Posts Tagged ‘time shifting’

Optus loses FCA appeal in sport broadcast case (27 April)

In Copyright, FCA on 30 April 2012 at 22:49

National Rugby League Investments Pty Ltd v Singtel Optus Pty Ltd [2012] FCAFC 59

Optus has lost an appeal brought by the NRL, AFL and Telstra before the Full bench of the Federal Court of Australia (“FCA”).

The National Rugby League (“NRL”) and the Australian Football League (“AFL”) own copyright in broadcasts of their games. Telstra holds a license to broadcast these games exclusively, including online.

Optus launched a product called TV Now, which allows users of its mobile phone services to select TV programs from an electronic program guide (“EPG”) to be recorded to Optus’ cloud. The phone users can then watch those programs almost instantly, while still recording, or at any time within the next 30 days. In effect, this allows people to watch the program via the Optus recording almost as soon as Telstra has broadcast the sports events.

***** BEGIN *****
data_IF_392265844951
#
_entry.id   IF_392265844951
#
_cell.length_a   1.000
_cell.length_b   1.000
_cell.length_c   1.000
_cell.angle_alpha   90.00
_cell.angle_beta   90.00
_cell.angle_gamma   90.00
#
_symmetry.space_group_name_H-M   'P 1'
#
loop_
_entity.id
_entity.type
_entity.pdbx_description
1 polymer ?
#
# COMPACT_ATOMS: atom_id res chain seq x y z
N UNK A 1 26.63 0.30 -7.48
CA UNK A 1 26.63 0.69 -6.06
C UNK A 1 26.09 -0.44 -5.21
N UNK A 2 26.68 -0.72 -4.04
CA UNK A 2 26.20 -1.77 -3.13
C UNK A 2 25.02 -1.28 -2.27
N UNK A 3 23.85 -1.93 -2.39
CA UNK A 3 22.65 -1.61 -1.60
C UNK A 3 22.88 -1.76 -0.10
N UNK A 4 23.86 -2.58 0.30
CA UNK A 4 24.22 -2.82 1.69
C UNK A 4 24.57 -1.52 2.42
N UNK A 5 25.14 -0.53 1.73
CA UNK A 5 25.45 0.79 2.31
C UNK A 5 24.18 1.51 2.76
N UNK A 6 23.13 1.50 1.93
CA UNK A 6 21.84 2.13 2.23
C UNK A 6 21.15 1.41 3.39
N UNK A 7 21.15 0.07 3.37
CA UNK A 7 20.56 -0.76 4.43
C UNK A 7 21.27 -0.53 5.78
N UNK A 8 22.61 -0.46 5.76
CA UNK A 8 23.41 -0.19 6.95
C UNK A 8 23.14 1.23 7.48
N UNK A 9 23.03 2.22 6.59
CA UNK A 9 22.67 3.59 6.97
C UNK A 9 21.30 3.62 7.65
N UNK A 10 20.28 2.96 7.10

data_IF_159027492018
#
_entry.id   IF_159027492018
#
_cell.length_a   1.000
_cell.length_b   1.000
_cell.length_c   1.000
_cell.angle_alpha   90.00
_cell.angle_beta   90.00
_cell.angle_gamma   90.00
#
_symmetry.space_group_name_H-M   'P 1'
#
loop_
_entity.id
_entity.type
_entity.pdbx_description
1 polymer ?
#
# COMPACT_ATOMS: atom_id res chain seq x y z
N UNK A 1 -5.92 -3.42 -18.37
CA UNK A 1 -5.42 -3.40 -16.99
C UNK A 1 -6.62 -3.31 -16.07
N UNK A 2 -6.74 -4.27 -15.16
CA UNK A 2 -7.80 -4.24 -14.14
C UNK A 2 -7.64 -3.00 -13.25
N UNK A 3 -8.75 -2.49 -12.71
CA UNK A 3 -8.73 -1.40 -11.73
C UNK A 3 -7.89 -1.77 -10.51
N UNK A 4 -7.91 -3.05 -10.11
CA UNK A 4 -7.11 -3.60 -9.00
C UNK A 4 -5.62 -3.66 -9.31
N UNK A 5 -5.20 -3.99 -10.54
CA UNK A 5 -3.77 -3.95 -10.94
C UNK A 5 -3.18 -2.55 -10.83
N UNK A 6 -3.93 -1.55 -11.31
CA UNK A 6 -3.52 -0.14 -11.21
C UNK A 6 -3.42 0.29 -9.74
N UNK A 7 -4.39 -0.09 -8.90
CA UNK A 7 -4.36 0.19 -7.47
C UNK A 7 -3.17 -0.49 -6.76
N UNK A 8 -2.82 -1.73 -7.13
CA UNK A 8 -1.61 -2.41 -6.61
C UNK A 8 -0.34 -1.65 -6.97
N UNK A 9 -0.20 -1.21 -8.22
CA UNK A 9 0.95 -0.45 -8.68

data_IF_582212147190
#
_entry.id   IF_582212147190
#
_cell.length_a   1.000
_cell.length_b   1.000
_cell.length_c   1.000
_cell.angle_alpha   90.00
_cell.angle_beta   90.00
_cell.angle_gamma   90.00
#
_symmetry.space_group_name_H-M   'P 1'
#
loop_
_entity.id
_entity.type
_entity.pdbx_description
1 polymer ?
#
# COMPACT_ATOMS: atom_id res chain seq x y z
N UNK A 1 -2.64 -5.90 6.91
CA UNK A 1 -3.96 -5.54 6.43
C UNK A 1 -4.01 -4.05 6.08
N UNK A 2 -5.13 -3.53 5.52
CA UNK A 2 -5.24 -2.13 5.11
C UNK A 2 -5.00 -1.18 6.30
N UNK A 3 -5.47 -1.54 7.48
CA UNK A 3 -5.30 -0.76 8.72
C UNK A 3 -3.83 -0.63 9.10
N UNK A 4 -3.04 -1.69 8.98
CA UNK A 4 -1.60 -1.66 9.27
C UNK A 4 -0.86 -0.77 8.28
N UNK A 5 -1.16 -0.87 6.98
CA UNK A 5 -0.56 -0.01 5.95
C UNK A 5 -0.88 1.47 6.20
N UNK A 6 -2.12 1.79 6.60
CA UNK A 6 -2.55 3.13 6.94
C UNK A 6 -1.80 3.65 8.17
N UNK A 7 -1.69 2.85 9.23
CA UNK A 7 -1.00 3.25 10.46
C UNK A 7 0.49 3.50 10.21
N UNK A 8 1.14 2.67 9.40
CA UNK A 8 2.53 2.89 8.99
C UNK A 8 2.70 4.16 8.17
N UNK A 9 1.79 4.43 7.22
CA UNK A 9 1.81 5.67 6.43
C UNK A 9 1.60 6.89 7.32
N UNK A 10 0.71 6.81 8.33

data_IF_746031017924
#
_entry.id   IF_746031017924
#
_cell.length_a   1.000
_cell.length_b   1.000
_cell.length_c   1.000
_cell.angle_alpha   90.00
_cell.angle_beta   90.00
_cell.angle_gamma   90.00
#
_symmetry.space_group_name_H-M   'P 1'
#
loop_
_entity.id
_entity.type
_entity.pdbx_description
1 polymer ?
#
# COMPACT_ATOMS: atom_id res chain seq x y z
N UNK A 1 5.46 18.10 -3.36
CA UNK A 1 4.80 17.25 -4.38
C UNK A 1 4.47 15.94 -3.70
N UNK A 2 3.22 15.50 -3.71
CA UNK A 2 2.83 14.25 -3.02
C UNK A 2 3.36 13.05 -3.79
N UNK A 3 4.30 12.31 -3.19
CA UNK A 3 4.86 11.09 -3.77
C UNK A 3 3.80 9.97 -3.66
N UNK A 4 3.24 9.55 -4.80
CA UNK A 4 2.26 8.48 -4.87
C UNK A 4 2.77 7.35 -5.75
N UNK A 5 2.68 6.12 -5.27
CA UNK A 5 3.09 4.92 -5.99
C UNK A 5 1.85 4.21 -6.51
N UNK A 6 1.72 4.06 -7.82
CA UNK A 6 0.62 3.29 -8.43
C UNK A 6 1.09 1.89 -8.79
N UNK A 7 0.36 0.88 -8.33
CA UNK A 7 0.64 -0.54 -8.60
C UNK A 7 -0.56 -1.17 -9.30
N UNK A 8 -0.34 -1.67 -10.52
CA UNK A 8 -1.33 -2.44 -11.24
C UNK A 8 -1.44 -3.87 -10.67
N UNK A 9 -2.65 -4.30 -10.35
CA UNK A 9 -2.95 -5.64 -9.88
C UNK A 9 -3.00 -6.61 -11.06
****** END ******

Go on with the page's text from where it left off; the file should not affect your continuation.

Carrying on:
The plaintiffs claimed Optus was infringing copyright by broadcasting the games. Optus claimed the phone users were recording the games, albeit to Optus’ cloud, and that this activity falls within the Copyright Act 1968 s.111 exception for ‘time shifting’.

Optus prevailed at trial, with Rares J finding the recordings were made by the users of TV Now, not by Optus.

On appeal, Finn, Emmett and Bennett JJ held that Optus could not rely on the s.111 ‘time shifting’ exception as the recordings were made by either Optus, or by Optus and the TV Now user. The court held:

“The maker was Optus or, in the alternative, it was Optus and the subscriber. It is unnecessary for present purposes to express a definitive view as between the two. Optus could be said to be the maker in that the service it offered to, and did, supply a subscriber was to make and to make available to that person a recording of the football match he or she selected.”

“Alternatively Optus and the subscriber could be said to be the maker for Copyright Act purposes as they acted in concert for the purpose of making a recording of the particular broadcast which the subscriber required to be made and of which he or she initiated the automated process by which copies were produced. In other words, they were jointly and severally responsible for the act of copying. That is our preferred view.”

Optus suspended its TV Now service in response to the judgement. It may still seek leave to appeal to the High Court of Australia.

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